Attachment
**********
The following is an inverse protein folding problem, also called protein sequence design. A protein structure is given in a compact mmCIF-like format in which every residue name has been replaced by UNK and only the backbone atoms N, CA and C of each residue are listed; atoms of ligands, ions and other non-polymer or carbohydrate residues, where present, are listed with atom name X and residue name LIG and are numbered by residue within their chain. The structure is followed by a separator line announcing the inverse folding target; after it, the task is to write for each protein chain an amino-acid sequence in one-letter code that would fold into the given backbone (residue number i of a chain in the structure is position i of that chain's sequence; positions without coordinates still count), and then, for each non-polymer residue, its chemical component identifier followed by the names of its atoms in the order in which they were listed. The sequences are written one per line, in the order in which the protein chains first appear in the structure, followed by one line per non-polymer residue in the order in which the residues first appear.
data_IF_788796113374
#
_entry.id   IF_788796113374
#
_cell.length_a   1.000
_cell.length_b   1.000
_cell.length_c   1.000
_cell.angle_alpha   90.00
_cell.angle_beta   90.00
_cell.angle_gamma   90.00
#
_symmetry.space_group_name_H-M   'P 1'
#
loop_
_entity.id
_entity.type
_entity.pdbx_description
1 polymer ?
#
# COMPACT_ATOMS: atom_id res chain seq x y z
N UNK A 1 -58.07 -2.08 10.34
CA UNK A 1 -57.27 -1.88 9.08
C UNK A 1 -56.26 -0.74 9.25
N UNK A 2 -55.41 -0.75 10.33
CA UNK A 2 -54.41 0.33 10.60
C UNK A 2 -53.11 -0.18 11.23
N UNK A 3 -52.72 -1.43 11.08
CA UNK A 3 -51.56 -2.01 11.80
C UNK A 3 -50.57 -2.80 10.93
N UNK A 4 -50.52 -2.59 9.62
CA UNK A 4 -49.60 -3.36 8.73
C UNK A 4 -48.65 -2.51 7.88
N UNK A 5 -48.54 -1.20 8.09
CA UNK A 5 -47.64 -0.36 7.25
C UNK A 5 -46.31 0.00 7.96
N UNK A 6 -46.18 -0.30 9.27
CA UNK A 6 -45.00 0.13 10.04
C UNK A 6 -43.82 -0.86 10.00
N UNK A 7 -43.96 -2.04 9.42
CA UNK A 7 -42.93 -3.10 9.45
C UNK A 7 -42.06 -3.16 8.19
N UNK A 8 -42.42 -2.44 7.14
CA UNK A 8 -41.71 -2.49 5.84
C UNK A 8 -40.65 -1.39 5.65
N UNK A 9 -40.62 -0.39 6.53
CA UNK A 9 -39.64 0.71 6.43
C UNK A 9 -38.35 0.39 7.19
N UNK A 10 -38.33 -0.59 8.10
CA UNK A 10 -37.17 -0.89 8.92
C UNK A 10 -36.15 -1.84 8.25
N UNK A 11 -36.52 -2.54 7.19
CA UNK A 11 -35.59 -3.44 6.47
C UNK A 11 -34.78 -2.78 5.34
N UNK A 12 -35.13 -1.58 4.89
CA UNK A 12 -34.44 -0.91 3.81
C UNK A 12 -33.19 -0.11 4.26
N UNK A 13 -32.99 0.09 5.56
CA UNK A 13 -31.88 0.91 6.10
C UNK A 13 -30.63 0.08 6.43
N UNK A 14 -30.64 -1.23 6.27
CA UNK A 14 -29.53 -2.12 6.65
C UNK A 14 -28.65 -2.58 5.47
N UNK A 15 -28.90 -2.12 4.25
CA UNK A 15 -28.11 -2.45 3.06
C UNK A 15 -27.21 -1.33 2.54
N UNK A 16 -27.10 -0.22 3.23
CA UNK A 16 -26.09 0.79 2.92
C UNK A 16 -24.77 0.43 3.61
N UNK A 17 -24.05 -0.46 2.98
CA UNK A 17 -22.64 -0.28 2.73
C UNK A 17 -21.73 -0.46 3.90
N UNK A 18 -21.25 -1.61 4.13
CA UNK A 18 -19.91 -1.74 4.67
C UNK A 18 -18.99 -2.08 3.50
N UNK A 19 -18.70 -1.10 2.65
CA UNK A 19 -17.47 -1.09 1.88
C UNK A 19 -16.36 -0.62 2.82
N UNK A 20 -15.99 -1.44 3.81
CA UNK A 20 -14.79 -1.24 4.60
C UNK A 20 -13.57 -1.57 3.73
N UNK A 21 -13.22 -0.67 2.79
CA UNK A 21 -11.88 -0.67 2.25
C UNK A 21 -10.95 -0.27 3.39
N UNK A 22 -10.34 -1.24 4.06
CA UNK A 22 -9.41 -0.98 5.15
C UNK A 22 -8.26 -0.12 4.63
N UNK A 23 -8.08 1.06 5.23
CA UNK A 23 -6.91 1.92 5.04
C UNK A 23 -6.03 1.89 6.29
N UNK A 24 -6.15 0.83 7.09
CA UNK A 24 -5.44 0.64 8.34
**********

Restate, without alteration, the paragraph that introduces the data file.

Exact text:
The following is an inverse protein folding problem, also called protein sequence design. A protein structure is given in a compact mmCIF-like format in which every residue name has been replaced by UNK and only the backbone atoms N, CA and C of each residue are listed; atoms of ligands, ions and other non-polymer or carbohydrate residues, where present, are listed with atom name X and residue name LIG and are numbered by residue within their chain. The structure is followed by a separator line announcing the inverse folding target; after it, the task is to write for each protein chain an amino-acid sequence in one-letter code that would fold into the given backbone (residue number i of a chain in the structure is position i of that chain's sequence; positions without coordinates still count), and then, for each non-polymer residue, its chemical component identifier followed by the names of its atoms in the order in which they were listed. The sequences are written one per line, in the order in which the protein chains first appear in the structure, followed by one line per non-polymer residue in the order in which the residues first appear.